Google Jazzes Up Docs With Livelier Collaboration Features
Its new Discussions feature is not exactly a social networking play, but when it comes to Google, that may be a good thing. The company has added new collaboration features to its Docs app that resemble social networking functionality, but this is a far less ambitious effort than its Buzz project, which quickly fell under an avalanche of criticism.
Mar 17, 2011 11:45 AM PT
Google has enhanced its Google Docs product with a next-generation commenting system it is calling "Discussions." The new feature builds on Google's already strong collaboration bona fides and brings a small level of credibility to its otherwise dubious social media creds.
Discussions builds on the overhaul of Google Docs last April, when the search engine moved comments to the sidebar and allowed people to reply.
With this latest upgrade, Google has added ownership and edit rights to individual comments for all new documents created. It also has integrated the in-box into the discussion flow, because, as the company puts it in an official blog post, "you can't watch all of your important documents all day to see if there are any suggestions." Email notifications can be turned off, though.
New tools allow users to sort comments by removing them from the visible document and to view them later by clicking on the Discussions button at the top of new document. Comments can also be re-opened there.
Users can introduce new people into a discussion when necessary via a new @mention feature. By typing, for example @firstname.lastname@example.org in a discussion, "Eddy" receives a notification email with the text of the comment, and his reply shows up in the document.
Taking Aim At Microsoft
While it seems that anything Google produces these days must be a missile aimed straight at the heart of Facebook, in truth this is a feature that mostly undercuts its erstwhile major enemy, Microsoft.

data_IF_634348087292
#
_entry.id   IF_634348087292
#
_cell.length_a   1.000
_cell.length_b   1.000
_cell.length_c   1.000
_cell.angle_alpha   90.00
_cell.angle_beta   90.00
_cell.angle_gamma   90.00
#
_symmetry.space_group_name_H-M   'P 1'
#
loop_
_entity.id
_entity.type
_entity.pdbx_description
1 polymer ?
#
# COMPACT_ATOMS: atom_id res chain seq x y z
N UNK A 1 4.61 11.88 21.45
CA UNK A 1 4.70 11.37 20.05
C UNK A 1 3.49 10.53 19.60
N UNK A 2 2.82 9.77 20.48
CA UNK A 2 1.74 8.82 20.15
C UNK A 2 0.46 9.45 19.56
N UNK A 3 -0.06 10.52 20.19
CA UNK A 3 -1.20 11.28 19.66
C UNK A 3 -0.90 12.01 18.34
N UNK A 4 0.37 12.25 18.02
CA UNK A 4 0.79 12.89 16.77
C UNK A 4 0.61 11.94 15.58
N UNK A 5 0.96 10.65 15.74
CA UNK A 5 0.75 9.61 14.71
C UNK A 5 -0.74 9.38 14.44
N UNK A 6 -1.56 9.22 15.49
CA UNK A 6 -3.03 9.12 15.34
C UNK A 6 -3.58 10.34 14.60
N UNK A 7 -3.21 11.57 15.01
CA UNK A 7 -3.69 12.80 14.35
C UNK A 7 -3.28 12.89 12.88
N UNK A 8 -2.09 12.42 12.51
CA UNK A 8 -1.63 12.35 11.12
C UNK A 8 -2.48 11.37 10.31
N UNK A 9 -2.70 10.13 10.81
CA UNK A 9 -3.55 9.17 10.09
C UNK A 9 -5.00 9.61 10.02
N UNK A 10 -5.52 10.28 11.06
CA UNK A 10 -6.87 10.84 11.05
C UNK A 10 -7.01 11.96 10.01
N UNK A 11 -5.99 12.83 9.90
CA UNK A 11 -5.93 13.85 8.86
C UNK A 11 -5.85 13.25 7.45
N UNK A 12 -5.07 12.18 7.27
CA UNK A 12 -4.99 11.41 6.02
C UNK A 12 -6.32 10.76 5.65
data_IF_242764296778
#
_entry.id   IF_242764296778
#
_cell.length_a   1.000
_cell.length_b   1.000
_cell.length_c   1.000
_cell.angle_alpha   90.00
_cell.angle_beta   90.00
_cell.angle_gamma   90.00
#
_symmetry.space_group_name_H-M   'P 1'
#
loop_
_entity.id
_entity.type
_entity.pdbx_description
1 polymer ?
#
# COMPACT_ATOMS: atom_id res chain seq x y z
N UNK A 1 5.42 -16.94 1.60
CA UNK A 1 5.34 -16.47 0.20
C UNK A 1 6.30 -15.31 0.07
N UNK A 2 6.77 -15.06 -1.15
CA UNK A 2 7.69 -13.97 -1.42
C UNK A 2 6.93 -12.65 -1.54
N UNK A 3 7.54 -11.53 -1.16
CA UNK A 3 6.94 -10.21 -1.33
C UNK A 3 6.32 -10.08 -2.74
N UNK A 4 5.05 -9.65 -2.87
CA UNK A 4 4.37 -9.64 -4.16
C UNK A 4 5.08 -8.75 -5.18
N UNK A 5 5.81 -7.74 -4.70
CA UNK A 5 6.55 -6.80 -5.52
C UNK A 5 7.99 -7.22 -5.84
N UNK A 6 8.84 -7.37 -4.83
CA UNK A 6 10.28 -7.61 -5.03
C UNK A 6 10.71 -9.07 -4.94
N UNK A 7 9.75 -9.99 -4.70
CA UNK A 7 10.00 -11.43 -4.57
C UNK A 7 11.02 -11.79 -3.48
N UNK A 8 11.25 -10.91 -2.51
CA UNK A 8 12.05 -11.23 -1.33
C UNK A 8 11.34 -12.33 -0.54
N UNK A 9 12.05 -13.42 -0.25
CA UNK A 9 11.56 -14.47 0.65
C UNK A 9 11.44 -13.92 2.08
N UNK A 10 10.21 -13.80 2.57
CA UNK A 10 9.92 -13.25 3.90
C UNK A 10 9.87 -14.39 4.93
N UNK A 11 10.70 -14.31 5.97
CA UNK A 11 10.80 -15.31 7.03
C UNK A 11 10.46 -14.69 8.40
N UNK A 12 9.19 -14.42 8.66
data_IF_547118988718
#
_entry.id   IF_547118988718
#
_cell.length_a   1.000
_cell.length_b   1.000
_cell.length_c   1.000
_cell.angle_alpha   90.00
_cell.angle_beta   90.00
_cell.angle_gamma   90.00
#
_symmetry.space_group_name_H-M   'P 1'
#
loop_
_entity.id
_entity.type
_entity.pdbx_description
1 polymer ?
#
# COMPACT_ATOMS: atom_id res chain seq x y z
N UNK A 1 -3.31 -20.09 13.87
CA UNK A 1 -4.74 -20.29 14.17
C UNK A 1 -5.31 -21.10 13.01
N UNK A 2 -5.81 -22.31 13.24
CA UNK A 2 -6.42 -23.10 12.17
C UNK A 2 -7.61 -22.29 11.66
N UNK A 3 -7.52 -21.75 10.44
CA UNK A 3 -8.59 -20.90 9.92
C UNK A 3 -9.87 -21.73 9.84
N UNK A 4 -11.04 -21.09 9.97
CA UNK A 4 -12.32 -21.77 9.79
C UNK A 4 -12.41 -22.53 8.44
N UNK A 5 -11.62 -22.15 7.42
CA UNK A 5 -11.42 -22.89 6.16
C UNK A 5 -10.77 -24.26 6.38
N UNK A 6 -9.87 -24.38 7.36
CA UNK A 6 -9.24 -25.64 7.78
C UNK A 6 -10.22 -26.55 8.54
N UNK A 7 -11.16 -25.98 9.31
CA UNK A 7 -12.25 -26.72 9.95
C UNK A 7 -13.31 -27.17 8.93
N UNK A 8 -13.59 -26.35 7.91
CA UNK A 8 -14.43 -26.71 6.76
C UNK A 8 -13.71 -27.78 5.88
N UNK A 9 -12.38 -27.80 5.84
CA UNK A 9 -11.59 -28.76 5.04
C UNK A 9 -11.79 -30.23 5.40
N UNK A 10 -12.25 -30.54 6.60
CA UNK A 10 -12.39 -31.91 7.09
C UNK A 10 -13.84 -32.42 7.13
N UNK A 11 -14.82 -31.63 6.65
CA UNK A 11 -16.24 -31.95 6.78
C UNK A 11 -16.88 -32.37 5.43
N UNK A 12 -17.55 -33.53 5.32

"Anything that Google can do to make Docs more collaborative it has to do to stay competitive with Microsoft," Michael Hussey, CEO of PeekYou told the E-Commerce Times. "This is a natural evolution for collaboration because of the number of people who work online, who work in remote locations, and who work in larger and larger groups."
Still, it is doubtful that Google Apps will ever knock Microsoft out of the game simply because its office suite is just too good for companies to bypass, he added. "If there is any product that Microsoft puts out that is consistently great, it is Office Suite. But Google can stay competitive with Google Docs and its productivity products. And that will put them into play with the OS wars as well."
Nor is it likely that Google will ever make significant inroads into Facebook's turf -- at least, not with a mere point solution like Discussions, David Binkowski, EVP of digital marketing at Lippe Taylor, told the E-Commerce Times.
"Sure, these changes are social in a way," he said, "but not in a manner that Facebook would ever want to address. And it plays into what Google does well, which is getting things done. That is why it has excelled in search and in creating new products. "
In fact, he continued, the way Google is structured -- around work groups that focus on products that are not necessarily integrated with one another -- is the very reason it will probably never excel at social media, and why it failed so dramatically with its last major initiative, Buzz.
Discussions might mitigate some of the damage Google caused to its reputation with Buzz, said Binkowski, but not all. "That is fine, though. Discussions is not a social play."